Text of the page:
The market for virtualized x86 storage systems and software is expected to grow to a $37 billion opportunity in 2018 driven by an increasing adoption of virtualization centric storage systems, a move to flash-based storage and a growing use of primary storage for data protection and recovery. The market for enterprise cloud solutions is expected to grow to a $27 billion opportunity in 2018 and comprises storage hardware, storage software and cloud systems management software, which are all deployed on-premises. The intersection, now these two markets [Audio Dip] IP based protocol storage systems is our immediate TAM and it is estimated to be $7.4 billion in 2018. Within these markets to increase focused on large enterprises, public sector entities and cloud service providers.

Now onto our second quarter results. And this is our first quarter as a public company. Q2 revenue grew 27% over the same quarter a year ago, at the low end of our expectations. This is primarily due to distraction, disruption and some sales attrition occurred during and after our IPO. Following Mike McGuire’s departure as Chief Sales Officer, we have flattened our sales organization by moving to two sales regions North America and international. I understand leadership about global sales force and believe this change will help us improve go to market alignment, velocity and execution.

I’m also increasing our focus on sales retention, training and enablement as we launch our new product offerings. We’ve made progress improving our operating leverage, our EPS of negative $0.91 and free cash flow of negative $23.9 million came in better than our expectations. Remained focus on attaining cash generation and profitability. Ian will provide more detail on our Q2 performance and forward guidance later in the call.

For now, I’d like to provide some additional color on the quarter. First, we grew our total customer account over 400. I’m also pleased to report that receive the largest order in a company’s history from a major U.S. financial institution, which did not underwriter IPO. We had significant new wins including the following; a large international charitable organization chose Tintri to replace network appliance because of our simplicity and our performance. A large construction and civil engineering company chose Tintri over HPE 3PAR and Nimble because of our simplicity, performance and functionality.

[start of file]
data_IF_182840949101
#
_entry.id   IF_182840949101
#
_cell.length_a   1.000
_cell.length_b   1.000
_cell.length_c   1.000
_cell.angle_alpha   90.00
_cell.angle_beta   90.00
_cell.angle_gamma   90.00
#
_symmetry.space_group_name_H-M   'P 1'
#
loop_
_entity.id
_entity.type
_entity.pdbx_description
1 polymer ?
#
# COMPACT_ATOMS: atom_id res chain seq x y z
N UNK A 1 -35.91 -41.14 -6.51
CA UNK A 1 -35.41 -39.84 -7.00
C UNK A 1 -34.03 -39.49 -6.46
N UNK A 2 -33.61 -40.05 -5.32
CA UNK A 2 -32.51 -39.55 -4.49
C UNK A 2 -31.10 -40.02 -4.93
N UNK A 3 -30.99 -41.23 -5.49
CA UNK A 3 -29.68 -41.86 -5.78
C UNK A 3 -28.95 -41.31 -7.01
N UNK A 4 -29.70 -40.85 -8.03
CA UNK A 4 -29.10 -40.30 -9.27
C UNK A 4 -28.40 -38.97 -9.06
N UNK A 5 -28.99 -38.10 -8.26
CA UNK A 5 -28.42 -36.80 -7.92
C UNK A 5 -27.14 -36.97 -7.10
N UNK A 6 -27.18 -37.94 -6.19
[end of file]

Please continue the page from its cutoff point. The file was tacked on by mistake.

Finally, a large global media company chose Tintri over NetApp and Nutanix after extensive proof of concept. These wins reflect the continuing shift to the enterprise cloud and the recognition of Tintri’s competitive advantage. I’m also please to report that we saw a continued momentum with our land and expand strategy, which positions us well for the future. And looking at our top 25 customers comparing the value of their total purchases with us to date orders that placed with us in their first quarter as a customer, we see on average a 21x multiplier. We refer this metric as our land and expand multiplier.

In other words, an initial spend of $100,000 is turned into $2.1 million over the customers life time with us. This compares to 15x in the same quarter a year ago. In addition, for all customers who have been with us for 12 months or more the multiplier increased to 3.3x from 2.6x in the same quarter a year ago.

Let me discuss briefly one of these customers that really illustrate this point. Mentor Graphics is a Siemens Business is a leading company in electronic, design, automation. . Mentor Graphics is an example of a long time Tintri customer that made additional repeat purchases in the quarter because of our performance and ease of management for virtual machines, Mentor Graphics deploys Tintri to spin up and spin down tens of thousands of virtual machines each week supporting production servers and systems. Mentor’s land and expand multiplier is 22x.

Now let’s turn to our recent product announcements. Earlier this quarter we announced integration with Cisco’s UCS Director. This Tintri plug-in allows customers to more fully realize Tintri’s capabilities including simpler management, separate scalability of compute, network and storage and a greater efficiency of workloads. As we enter the second half of our fiscal year, Tintri is delivering on our most significant ever series of product launches.

In August we announced integration between on-premises Tintri solutions and Amazon Web Services as well as IBM Cloud Object Store via the Tintri Cloud Connector. We also extended the machine learning power capabilities of Tintri analytics to help customers predict their need for storage and compute resources up to 18 months into the future. And just yesterday, we announced our completely new Tintri Enterprise Cloud 6000 all-flash storage systems line up. The EC6000 series with Tintri global center allow the customer to start with just 10, excuse me, 19 terabytes and 500 virtual machines and scale up to 40 petabytes and 480,000 virtual machines. Supported by the same OS platform they manage from one common central console.